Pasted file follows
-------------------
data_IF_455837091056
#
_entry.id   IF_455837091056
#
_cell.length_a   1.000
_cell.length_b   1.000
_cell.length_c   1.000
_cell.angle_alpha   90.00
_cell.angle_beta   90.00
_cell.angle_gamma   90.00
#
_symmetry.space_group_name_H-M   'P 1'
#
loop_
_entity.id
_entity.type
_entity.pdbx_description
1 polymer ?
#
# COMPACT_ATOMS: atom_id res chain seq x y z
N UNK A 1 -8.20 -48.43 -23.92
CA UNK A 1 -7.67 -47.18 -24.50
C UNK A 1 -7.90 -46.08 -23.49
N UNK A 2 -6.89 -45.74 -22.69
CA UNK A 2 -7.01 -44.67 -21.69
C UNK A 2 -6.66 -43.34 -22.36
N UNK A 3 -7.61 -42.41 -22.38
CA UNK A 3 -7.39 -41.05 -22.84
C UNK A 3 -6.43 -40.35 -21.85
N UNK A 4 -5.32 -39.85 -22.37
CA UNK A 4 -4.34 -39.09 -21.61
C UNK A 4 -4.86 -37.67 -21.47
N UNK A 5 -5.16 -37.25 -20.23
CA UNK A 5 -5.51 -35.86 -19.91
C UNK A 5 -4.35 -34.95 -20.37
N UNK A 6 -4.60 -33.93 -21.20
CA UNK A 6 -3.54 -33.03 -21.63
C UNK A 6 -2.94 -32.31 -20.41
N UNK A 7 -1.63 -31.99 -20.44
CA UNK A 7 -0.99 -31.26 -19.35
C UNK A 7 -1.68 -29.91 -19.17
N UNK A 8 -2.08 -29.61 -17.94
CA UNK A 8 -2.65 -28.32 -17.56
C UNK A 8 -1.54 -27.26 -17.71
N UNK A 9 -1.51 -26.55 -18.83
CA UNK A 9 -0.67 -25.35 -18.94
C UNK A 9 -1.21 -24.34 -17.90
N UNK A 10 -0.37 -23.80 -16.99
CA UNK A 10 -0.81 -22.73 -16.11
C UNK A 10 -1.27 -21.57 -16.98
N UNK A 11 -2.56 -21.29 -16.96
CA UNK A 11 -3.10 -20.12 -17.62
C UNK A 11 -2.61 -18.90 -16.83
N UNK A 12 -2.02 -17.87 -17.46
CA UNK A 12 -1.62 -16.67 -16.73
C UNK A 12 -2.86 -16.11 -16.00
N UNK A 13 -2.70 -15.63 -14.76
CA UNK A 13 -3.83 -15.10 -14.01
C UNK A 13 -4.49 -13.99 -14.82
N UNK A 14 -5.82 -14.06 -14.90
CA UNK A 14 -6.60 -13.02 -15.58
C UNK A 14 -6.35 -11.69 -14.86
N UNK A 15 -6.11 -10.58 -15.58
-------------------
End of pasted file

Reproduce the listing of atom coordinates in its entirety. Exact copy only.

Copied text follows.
data_IF_455837091056
#
_entry.id   IF_455837091056
#
_cell.length_a   1.000
_cell.length_b   1.000
_cell.length_c   1.000
_cell.angle_alpha   90.00
_cell.angle_beta   90.00
_cell.angle_gamma   90.00
#
_symmetry.space_group_name_H-M   'P 1'
#
loop_
_entity.id
_entity.type
_entity.pdbx_description
1 polymer ?
#
# COMPACT_ATOMS: atom_id res chain seq x y z
N UNK A 1 -8.20 -48.43 -23.92
CA UNK A 1 -7.67 -47.18 -24.50
C UNK A 1 -7.90 -46.08 -23.49
N UNK A 2 -6.89 -45.74 -22.69
CA UNK A 2 -7.01 -44.67 -21.69
C UNK A 2 -6.66 -43.34 -22.36
N UNK A 3 -7.61 -42.41 -22.38
CA UNK A 3 -7.39 -41.05 -22.84
C UNK A 3 -6.43 -40.35 -21.85
N UNK A 4 -5.32 -39.85 -22.37
CA UNK A 4 -4.34 -39.09 -21.61
C UNK A 4 -4.86 -37.67 -21.47
N UNK A 5 -5.16 -37.25 -20.23
CA UNK A 5 -5.51 -35.86 -19.91
C UNK A 5 -4.35 -34.95 -20.37
N UNK A 6 -4.60 -33.93 -21.20
CA UNK A 6 -3.54 -33.03 -21.63
C UNK A 6 -2.94 -32.31 -20.41
N UNK A 7 -1.63 -31.99 -20.44
CA UNK A 7 -0.99 -31.26 -19.35
C UNK A 7 -1.68 -29.91 -19.17
N UNK A 8 -2.08 -29.61 -17.94
CA UNK A 8 -2.65 -28.32 -17.56
C UNK A 8 -1.54 -27.26 -17.71
N UNK A 9 -1.51 -26.55 -18.83
CA UNK A 9 -0.67 -25.35 -18.94
C UNK A 9 -1.21 -24.34 -17.90
N UNK A 10 -0.37 -23.80 -16.99
CA UNK A 10 -0.81 -22.73 -16.11
C UNK A 10 -1.27 -21.57 -16.98
N UNK A 11 -2.56 -21.29 -16.96
CA UNK A 11 -3.10 -20.12 -17.62
C UNK A 11 -2.61 -18.90 -16.83
N UNK A 12 -2.02 -17.87 -17.46
CA UNK A 12 -1.62 -16.67 -16.73
C UNK A 12 -2.86 -16.11 -16.00
N UNK A 13 -2.70 -15.63 -14.76
CA UNK A 13 -3.83 -15.10 -14.01
C UNK A 13 -4.49 -13.99 -14.82
N UNK A 14 -5.82 -14.06 -14.90
CA UNK A 14 -6.60 -13.02 -15.58
C UNK A 14 -6.35 -11.69 -14.86
N UNK A 15 -6.11 -10.58 -15.58